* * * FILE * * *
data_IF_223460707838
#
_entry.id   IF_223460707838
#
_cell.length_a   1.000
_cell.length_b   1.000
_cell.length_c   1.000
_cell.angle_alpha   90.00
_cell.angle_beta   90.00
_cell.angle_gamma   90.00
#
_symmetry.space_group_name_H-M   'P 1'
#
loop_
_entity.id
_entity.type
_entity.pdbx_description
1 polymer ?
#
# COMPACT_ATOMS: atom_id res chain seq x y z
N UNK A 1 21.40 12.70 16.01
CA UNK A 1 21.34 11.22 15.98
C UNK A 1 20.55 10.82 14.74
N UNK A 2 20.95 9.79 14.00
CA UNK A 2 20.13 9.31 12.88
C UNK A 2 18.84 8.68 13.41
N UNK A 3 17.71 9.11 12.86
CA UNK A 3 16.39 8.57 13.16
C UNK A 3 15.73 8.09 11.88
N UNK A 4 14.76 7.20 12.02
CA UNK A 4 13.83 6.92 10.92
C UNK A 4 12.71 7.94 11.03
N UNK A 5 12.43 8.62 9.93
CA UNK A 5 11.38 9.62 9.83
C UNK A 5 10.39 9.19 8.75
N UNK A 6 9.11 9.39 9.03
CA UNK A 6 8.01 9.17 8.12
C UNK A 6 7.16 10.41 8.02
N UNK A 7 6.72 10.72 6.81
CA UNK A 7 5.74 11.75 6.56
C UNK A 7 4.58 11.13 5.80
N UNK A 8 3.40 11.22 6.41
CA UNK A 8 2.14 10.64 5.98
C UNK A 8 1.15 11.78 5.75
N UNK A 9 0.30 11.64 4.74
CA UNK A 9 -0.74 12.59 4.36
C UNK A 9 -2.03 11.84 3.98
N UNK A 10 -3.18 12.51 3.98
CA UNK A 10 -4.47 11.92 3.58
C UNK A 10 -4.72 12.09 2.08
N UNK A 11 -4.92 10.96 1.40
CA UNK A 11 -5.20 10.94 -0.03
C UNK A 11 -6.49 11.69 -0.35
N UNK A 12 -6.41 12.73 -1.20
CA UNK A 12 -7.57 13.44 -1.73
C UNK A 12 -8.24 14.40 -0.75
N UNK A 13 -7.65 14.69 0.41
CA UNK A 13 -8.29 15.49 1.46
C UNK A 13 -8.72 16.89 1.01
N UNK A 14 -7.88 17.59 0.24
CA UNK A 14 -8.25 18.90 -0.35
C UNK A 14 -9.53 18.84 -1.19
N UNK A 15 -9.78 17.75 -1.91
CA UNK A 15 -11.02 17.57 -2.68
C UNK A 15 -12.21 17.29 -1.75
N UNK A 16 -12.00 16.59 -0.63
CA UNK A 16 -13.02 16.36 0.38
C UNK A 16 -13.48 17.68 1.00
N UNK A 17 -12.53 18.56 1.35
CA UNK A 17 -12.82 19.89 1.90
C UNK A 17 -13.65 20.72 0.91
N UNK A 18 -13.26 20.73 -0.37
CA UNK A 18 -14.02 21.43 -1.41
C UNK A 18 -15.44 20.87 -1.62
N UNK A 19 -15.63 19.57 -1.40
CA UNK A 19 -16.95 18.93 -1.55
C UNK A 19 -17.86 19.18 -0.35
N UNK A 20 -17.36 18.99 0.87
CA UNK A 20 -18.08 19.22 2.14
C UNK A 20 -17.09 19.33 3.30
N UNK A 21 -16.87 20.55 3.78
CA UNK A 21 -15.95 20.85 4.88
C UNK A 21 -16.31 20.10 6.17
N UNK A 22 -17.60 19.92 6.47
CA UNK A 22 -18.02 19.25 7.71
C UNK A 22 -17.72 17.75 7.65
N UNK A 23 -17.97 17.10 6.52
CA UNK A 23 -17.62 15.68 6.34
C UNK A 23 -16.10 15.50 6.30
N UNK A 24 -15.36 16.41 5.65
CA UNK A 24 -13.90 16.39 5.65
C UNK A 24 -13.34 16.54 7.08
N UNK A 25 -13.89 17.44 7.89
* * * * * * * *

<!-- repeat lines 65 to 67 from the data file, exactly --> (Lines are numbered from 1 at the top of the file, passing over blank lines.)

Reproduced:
C UNK A 15 -12.21 17.29 -1.75
N UNK A 16 -12.00 16.59 -0.63
CA UNK A 16 -13.02 16.36 0.38